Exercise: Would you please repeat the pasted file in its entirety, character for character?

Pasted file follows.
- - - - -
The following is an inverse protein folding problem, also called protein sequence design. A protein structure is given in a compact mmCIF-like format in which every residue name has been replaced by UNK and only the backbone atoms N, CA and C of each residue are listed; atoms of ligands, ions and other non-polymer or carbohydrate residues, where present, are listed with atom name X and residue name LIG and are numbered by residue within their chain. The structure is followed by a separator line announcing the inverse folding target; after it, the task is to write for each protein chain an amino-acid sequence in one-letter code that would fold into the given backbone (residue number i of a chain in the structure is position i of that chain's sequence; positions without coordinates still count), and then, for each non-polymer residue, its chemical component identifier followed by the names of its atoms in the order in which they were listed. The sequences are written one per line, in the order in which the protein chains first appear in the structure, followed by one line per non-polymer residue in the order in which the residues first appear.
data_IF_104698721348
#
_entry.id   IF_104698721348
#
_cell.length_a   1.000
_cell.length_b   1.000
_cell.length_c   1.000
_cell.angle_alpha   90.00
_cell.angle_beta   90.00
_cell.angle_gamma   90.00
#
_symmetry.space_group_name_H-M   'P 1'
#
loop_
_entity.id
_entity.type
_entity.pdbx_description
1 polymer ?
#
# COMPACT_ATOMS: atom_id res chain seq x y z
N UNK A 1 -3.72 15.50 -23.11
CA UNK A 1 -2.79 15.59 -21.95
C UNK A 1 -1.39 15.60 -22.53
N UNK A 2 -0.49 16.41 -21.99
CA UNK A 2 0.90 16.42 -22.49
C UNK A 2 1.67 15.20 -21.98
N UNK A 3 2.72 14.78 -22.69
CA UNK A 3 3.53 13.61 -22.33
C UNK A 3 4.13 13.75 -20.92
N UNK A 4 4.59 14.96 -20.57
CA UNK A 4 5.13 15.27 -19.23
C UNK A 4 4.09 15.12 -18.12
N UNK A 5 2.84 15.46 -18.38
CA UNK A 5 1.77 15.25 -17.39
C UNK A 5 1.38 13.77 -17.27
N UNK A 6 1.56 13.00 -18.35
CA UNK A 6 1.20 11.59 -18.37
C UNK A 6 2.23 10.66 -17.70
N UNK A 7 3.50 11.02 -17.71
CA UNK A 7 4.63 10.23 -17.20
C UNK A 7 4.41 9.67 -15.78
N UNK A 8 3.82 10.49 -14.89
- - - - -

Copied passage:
The following is an inverse protein folding problem, also called protein sequence design. A protein structure is given in a compact mmCIF-like format in which every residue name has been replaced by UNK and only the backbone atoms N, CA and C of each residue are listed; atoms of ligands, ions and other non-polymer or carbohydrate residues, where present, are listed with atom name X and residue name LIG and are numbered by residue within their chain. The structure is followed by a separator line announcing the inverse folding target; after it, the task is to write for each protein chain an amino-acid sequence in one-letter code that would fold into the given backbone (residue number i of a chain in the structure is position i of that chain's sequence; positions without coordinates still count), and then, for each non-polymer residue, its chemical component identifier followed by the names of its atoms in the order in which they were listed. The sequences are written one per line, in the order in which the protein chains first appear in the structure, followed by one line per non-polymer residue in the order in which the residues first appear.
data_IF_104698721348
#
_entry.id   IF_104698721348
#
_cell.length_a   1.000
_cell.length_b   1.000
_cell.length_c   1.000
_cell.angle_alpha   90.00
_cell.angle_beta   90.00
_cell.angle_gamma   90.00
#
_symmetry.space_group_name_H-M   'P 1'
#
loop_
_entity.id
_entity.type
_entity.pdbx_description
1 polymer ?
#
# COMPACT_ATOMS: atom_id res chain seq x y z
N UNK A 1 -3.72 15.50 -23.11
CA UNK A 1 -2.79 15.59 -21.95
C UNK A 1 -1.39 15.60 -22.53
N UNK A 2 -0.49 16.41 -21.99
CA UNK A 2 0.90 16.42 -22.49
C UNK A 2 1.67 15.20 -21.98
N UNK A 3 2.72 14.78 -22.69
CA UNK A 3 3.53 13.61 -22.33
C UNK A 3 4.13 13.75 -20.92
N UNK A 4 4.59 14.96 -20.57
CA UNK A 4 5.13 15.27 -19.23
C UNK A 4 4.09 15.12 -18.12
N UNK A 5 2.84 15.46 -18.38
CA UNK A 5 1.77 15.25 -17.39
C UNK A 5 1.38 13.77 -17.27
N UNK A 6 1.56 13.00 -18.35
CA UNK A 6 1.20 11.59 -18.37
C UNK A 6 2.23 10.66 -17.70
N UNK A 7 3.50 11.02 -17.71
CA UNK A 7 4.63 10.23 -17.20
C UNK A 7 4.41 9.67 -15.78
N UNK A 8 3.82 10.49 -14.89